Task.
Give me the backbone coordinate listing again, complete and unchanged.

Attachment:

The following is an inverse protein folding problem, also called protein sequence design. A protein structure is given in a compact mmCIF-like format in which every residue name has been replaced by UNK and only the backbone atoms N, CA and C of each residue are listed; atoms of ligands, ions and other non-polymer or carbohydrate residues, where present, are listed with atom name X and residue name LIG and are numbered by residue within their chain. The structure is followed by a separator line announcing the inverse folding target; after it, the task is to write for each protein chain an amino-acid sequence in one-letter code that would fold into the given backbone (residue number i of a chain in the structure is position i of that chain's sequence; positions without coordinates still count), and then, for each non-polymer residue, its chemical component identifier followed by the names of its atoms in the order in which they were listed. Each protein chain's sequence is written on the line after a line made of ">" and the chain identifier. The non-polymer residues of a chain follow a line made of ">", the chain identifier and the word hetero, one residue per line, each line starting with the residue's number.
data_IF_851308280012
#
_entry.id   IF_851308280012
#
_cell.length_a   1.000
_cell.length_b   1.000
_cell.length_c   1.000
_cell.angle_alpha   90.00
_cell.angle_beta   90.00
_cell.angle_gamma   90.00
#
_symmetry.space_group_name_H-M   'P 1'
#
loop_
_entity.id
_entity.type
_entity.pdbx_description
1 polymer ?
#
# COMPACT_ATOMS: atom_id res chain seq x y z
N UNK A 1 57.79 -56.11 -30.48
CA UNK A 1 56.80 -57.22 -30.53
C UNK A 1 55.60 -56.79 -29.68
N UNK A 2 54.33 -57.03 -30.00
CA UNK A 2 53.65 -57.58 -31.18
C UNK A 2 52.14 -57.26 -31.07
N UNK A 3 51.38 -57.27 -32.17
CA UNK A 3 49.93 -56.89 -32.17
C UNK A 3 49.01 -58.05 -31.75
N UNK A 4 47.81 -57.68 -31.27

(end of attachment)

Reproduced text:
The following is an inverse protein folding problem, also called protein sequence design. A protein structure is given in a compact mmCIF-like format in which every residue name has been replaced by UNK and only the backbone atoms N, CA and C of each residue are listed; atoms of ligands, ions and other non-polymer or carbohydrate residues, where present, are listed with atom name X and residue name LIG and are numbered by residue within their chain. The structure is followed by a separator line announcing the inverse folding target; after it, the task is to write for each protein chain an amino-acid sequence in one-letter code that would fold into the given backbone (residue number i of a chain in the structure is position i of that chain's sequence; positions without coordinates still count), and then, for each non-polymer residue, its chemical component identifier followed by the names of its atoms in the order in which they were listed. Each protein chain's sequence is written on the line after a line made of ">" and the chain identifier. The non-polymer residues of a chain follow a line made of ">", the chain identifier and the word hetero, one residue per line, each line starting with the residue's number.
data_IF_851308280012
#
_entry.id   IF_851308280012
#
_cell.length_a   1.000
_cell.length_b   1.000
_cell.length_c   1.000
_cell.angle_alpha   90.00
_cell.angle_beta   90.00
_cell.angle_gamma   90.00
#
_symmetry.space_group_name_H-M   'P 1'
#
loop_
_entity.id
_entity.type
_entity.pdbx_description
1 polymer ?
#
# COMPACT_ATOMS: atom_id res chain seq x y z
N UNK A 1 57.79 -56.11 -30.48
CA UNK A 1 56.80 -57.22 -30.53
C UNK A 1 55.60 -56.79 -29.68
N UNK A 2 54.33 -57.03 -30.00
CA UNK A 2 53.65 -57.58 -31.18
C UNK A 2 52.14 -57.26 -31.07
N UNK A 3 51.38 -57.27 -32.17
CA UNK A 3 49.93 -56.89 -32.17
C UNK A 3 49.01 -58.05 -31.75
N UNK A 4 47.81 -57.68 -31.27